Van Buren County family shares farming history of 100-plus years

Carol Rolf/Contributing Writer Published December 1, 2013 at 12:00 a.m.
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PHOTO BY: Rusty Hubbard

Kathy and Danny Newland of Dennard represent the fourth generation of Newlands to operate the Newland Farm.

Folks traveling along U.S. 65 may have seen the sign for the Newland Farm, 13 miles north of Clinton, right before Dennard. The farm, which sits on a hilltop that overlooks a valley, offers the present-day owners a view of several counties, they said.

The Newland Farm was founded in about 1890, when John Kerr and Emma Jane Newland moved from Adams County, Ohio, to Dennard with their 3-year-old son, Clyde. The couple bought 140 acres from George Baker and began farming. The Newlands had five more children and raised them all on the farm.

Official notification of the land grant came in 1902, signed by President Theodore Roosevelt as part of the Homestead Act of 1862.

The Newland Farm is among 102 Arkansas farms that have been designated Arkansas Century Farms for 2013. Members of the Newland family are among 16 farm families from the River Valley & Ozark Edition coverage area whose farms have been ongoing for at least 100 years. These families were honored in ceremonies Nov. 18 and 19. Each family received an Arkansas Century Farm sign and certificate from the Arkansas Agriculture Department, the sponsor of the program, which is in its second year.

“We’re excited about the honor,” said Danny Newland, who lives with his wife, Kathy, on the original farm. They have a cow/calf operation of 60 mamma Brangus/Angus cows.

Approximately 18 members of the Newland family accepted the award Nov. 18 at The Poultry Federation building in Little Rock. Joining Danny were his brother, Randy Newland of Greenbrier, and sisters, Sherrin Richardson and Rita McDonald, both of Clinton. Spouses, children and grandchildren also attended.

Richardson said John Newland returned to Ohio, where he died in 1923.

“Grandma Newland [Emma] kept borders, tended an apple and pear orchard,” she said. “She also raised broomcorn, which is a kind of sorghum, and had a broom-making machine, so she sold brooms.

“Broomcorn is said to be ‘the plant that doesn’t quit’ because it is self-seeding,” Richardson said. “It was first raised on our place and is a fitting description of our tie to this acreage.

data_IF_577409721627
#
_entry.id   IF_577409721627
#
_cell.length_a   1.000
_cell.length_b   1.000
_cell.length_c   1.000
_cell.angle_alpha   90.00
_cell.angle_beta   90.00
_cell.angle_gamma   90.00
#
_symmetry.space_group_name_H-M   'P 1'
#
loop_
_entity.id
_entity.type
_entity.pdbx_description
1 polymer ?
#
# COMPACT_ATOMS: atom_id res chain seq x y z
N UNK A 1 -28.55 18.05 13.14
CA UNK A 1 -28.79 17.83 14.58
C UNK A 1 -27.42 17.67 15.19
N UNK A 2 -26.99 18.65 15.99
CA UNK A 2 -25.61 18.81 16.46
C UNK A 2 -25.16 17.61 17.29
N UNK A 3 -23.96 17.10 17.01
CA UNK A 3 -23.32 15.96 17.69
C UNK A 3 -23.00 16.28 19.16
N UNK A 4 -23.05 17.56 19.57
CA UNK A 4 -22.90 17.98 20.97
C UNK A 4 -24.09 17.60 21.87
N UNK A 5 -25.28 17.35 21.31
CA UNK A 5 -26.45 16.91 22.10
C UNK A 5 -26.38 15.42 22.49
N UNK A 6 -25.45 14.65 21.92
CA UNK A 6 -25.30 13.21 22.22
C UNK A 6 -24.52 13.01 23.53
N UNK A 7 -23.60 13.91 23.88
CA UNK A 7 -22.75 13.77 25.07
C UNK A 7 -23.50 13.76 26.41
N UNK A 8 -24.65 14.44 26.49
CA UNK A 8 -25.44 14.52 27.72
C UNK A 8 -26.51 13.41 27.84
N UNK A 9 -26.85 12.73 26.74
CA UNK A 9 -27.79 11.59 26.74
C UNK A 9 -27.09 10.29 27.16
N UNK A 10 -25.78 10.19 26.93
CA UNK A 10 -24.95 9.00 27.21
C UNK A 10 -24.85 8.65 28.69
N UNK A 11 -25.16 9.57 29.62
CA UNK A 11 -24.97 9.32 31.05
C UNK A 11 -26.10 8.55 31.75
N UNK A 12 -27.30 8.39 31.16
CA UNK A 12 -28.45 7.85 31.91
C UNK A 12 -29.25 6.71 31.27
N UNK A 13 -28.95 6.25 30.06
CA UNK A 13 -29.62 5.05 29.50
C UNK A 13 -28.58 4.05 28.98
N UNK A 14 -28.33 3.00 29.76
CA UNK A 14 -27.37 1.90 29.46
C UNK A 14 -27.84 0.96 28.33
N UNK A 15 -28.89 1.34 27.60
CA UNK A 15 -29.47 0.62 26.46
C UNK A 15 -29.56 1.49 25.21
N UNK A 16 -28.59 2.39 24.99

“Through all generations, it took more than the farm and its bounty to make ends meet,” Richardson said. “Still, it has provided the substance of life for five generations now.”

Danny Newland said that after Emma died, she left the farm to Clyde, who married Minnie Lee Middleton in 1912. Minnie Lee died in 1965 and Clyde in 1976. They had four sons — Harry, Robert, Ralph and Ras.

“Pa (we called them Ma and Pa) had all kinds of animals,” Richardson said of her grandfather. “Goats, mules, horses, chickens. Pa sold pears by the bushel, and even in his 70s, he raised tomatoes and sold them beside the highway. He sold them on the honor system — he left a sign that said, ‘Leave $$$ in the bucket.’”

Richardson said Clyde Newland was a justice of the peace and married many couples in the northern part of Van Buren County. At one time, Clyde and Minnie even had a restaurant, Minnie’s Café.

“They always had a milk cow and hogs,” she said. “The family fed themselves off the farm.”

After Clyde died, the farm came to Ralph, who married Ruby Gildersleeve in 1946. They are the parents of Randy, Danny, Sherrin and Rita; there was also another daughter, Dee Ann, who, at the age of two, was hit and killed on U.S. 65, a few feet from Clyde and Minnie’s house. Ralph Newland died in 2010, and Ruby, in 2011.

Like his father before him, Ralph tried his hand at various things. Richardson said he bought and sold cattle, worked as an auctioneer and served as both Van Buren County tax assessor and treasurer. He also served in the Air Force and as a deputy sheriff. When he was in his 80s, Ralph began a culvert business, which is located on the farm.

“He even tried row cropping with potatoes since there was a grader operating in Chimes,” Richardson said. “One year, he planted 40 100-pound bags of seed. There was no rain, and the harvest wasn’t even enough to eat. You haven’t lived till you pick up potatoes in 100-degree heat on the Fourth of July.”

Danny’s parents sold the farm to him and Kathy, who moved back to the farm in 2002. They had lived for many years in Clinton, where both taught school in the Clinton School District. Danny also took over the culvert operation.

Danny and Kathy have two children. Their daughter Lacey Standridge lives with her husband, Jarrett, and their children, Sydney, 9; Sam, 6; and Shelby Lynn, 5, on the Standridge Ranch right down the road from the Newland farm. Their son Wes and his wife, Randi, also have a farm down the road and have three children, Lathan, 11; Finley, 4; and Weston, 3.

“Our grandkids would make the sixth generation on this farm,” Danny said with a smile. “They spend a lot of time up here, and each one has his or her own heifer.”

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